There still is much to be settled between now and the start of the Stanley Cup playoffs April 30. The makeup of most of the field in both conferences, for starters. But even as much of the league battles to get into the tournament, then to secure the highest seed possible, the Penguins are in a fairly well-defined position.
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They will be no worse than the No. 2 seed in the East, which guarantees their first-round opponent will be either the No. 7 seed, should the Penguins finish behind the eventual Northeast Division winner, or the No. 8, if the Penguins hold on to the top spot in the conference.
That's what a 15-game winning streak will do for a team, especially in a 48-game season.
And if they're lucky enough to have their lineup intact, or reasonably close to it, the Penguins should be on just about everyone's short list of Stanley Cup favorites. After all, adding Sidney Crosby, James Neal and Paul Martin, or any combination thereof, as the postseason approaches would upgrade any lineup.
But the Penguins surely realize, more than most teams, that great expectations and a high seed come with no assurance of success. They have been jettisoned from the playoffs by lower-seeded opponents in three consecutive springs, the last two times in the first round.
Consequently, it's unlikely that they will take whoever they face in the opening round lightly, and really, there's no reason they should. Here's at look at why every prospective Round 1 opponent (as of this weekend) is capable of giving them a serious scare. Or worse.
The good news for the Penguins is that the Capitals look like a pretty good bet to win the Southeast Division, unless their late-season surge mutates into a full-fledged pratfall. A Southeast title would come with the No. 3 seed, and that would preclude a first-round meeting with the Penguins. The impetus for the Capitals' revival has been winger Alex Ovechkin, who has been so hot lately that he's a threat to spontaneously combust, and who usually does some of his best work against the Penguins. Washington could be a very tough out if the Penguins run into them at some point.
The Maple Leafs generally give the Penguins a tough time, and that's not going to change now that they've matured into a playoff-caliber club. Toronto is unproven in the postseason, having last qualified in 2004, but Randy Carlyle-coached teams generally aren't much fun to go against.
The Senators managed to stay competitive while playing much of the season without three of their top talents -- center Jason Spezza, goalie Craig Anderson and defenseman Erik Karlsson. Ottawa finally began to skid recently, losing five in a row, but getting its lineup back together, for the most part, could provide the impetus for another good run. Daniel Alfredsson has made life miserable for the Penguins more than a few times over the course of his career, too.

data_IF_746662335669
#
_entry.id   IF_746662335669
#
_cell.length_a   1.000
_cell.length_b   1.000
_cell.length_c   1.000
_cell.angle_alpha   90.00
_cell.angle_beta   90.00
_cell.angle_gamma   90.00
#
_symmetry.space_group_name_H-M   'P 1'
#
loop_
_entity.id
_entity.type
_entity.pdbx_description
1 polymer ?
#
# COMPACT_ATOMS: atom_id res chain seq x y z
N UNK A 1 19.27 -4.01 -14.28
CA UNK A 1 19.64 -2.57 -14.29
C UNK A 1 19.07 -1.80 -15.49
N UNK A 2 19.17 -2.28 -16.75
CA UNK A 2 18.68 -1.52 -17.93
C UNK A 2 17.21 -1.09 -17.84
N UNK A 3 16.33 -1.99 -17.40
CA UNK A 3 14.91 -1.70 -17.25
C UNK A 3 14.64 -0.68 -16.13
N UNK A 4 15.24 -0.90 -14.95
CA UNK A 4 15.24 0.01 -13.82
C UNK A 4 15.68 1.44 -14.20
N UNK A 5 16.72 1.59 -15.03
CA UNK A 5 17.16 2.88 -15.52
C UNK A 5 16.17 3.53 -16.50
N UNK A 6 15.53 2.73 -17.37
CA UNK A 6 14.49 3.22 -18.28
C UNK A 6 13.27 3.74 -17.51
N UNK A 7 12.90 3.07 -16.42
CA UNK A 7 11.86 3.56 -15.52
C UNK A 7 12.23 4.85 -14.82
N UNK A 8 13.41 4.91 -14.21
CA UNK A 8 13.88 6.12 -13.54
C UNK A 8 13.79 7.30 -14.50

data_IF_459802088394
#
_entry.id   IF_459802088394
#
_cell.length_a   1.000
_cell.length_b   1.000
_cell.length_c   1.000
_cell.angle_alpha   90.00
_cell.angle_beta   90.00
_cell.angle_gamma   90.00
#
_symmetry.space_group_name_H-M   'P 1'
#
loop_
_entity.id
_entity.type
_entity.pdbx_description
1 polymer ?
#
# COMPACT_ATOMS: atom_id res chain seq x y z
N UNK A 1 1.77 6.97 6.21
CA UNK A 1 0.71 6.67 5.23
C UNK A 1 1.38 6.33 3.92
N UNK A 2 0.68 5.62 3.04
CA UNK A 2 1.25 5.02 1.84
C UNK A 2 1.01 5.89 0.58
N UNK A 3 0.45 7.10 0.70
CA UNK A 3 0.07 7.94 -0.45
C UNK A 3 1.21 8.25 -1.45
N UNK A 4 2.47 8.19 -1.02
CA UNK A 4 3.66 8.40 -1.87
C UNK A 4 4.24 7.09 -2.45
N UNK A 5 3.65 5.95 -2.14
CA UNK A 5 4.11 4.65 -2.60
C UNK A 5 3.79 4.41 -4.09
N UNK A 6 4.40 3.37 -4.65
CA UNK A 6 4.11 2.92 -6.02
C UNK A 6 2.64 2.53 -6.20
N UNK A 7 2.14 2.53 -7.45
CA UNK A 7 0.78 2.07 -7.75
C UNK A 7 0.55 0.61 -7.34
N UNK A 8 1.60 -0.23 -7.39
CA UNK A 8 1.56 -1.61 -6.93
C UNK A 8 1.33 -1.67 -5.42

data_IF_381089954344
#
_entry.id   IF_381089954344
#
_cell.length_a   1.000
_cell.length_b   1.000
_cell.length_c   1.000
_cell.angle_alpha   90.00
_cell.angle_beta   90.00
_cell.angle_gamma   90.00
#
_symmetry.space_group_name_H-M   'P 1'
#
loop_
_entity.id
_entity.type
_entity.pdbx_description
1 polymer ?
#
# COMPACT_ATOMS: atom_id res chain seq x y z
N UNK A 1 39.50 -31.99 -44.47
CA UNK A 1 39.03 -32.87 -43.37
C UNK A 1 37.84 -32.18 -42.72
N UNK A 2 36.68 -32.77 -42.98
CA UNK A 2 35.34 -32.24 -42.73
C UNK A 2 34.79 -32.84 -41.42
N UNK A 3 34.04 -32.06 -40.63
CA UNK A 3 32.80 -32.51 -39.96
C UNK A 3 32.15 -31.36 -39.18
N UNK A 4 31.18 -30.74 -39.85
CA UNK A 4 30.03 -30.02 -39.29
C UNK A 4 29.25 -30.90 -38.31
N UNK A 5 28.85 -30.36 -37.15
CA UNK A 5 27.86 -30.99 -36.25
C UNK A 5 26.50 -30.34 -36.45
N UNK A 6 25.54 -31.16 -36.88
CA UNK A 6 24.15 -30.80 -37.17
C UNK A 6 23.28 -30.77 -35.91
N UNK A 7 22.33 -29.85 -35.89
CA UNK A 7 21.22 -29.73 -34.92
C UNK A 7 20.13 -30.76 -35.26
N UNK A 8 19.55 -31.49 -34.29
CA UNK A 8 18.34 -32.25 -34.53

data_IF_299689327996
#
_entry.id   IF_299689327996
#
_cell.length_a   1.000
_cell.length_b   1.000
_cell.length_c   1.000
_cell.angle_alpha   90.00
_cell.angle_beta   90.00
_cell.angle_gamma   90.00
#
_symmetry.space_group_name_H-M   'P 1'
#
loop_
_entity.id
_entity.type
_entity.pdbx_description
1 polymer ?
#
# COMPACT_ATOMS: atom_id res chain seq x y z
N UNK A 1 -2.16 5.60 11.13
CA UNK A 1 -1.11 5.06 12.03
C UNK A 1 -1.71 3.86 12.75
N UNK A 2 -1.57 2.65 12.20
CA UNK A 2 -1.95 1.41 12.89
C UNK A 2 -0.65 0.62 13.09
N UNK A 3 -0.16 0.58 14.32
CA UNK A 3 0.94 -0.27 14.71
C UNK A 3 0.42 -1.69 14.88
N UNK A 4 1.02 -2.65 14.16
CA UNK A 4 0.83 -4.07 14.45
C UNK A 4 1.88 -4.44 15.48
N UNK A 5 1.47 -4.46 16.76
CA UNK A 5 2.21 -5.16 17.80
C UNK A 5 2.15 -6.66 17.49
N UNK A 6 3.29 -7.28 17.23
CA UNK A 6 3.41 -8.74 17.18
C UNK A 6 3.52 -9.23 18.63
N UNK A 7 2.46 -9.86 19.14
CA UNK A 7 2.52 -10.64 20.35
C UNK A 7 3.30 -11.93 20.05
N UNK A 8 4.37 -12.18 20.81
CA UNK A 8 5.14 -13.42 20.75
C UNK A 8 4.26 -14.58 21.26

New York Islanders
The Penguins have faced New York in three playoffs series, all of which have ended in soul-crushing disappointments for the Penguins. They blew a 3-0 lead in 1975, were a late-game letdown from pulling off an epic upset of the two-time Stanley Cup-winning Islanders in 1982, then had their own run of Cups cut off at two by New York in 1993. Eddie Westfall, John Tonelli and David Volek wouldn't participate in any Penguins-Islanders meeting this spring, but the spirits of what they did to the Penguins in playoffs past undoubtedly would hang over the series.
New York Rangers
Great goaltending usually is what makes upsets possible -- Montreal's Jaroslav Halak made that point to the Penguins in 2010, and Dwayne Roloson of Tampa Bay reminded them of it a year later -- and Henrik Lundqvist of the Rangers is the kind of talent who could alter the course of a series single-handedly. Offensively challenged as New York is, guys like Ryan Callahan have a knack for producing at key times, and Rick Nash can be a veritable force of nature when his game is in synch.
The Jets are enigmatic and unpredictable, but big-time talents like Evander Kane and Dustin Byfuglien could make any best-of-seven difficult, and good things seem to happen to teams that have Andrew Ladd, the Jets' captain, as a member. Besides, who wants to deal with hockey weather in May?
Seriously, is any team truly eager to have to win four games from Martin Brodeur, playing behind a club that overachieved its way to the Stanley Cup final a year ago? If so, why?
The Week Ahead
Wednesday: vs. Montreal ... The Penguins own a couple of one-goal victories against the Canadiens, but nothing has come easy against them since coach of the year candidate Michel Therrien took over behind Montreal's bench.
Friday: at Boston ... Many see the Bruins as the greatest threat to the Penguins' chances of making it out of the East this spring. Considering how good the Bruins can look when their game is in synch, it's hard to argue.
Saturday: vs. Buffalo ... The last time the Sabres ventured into Consol Energy Center, they ended the Penguins' 15-game winning streak. Presumably, the home team hasn't forgotten.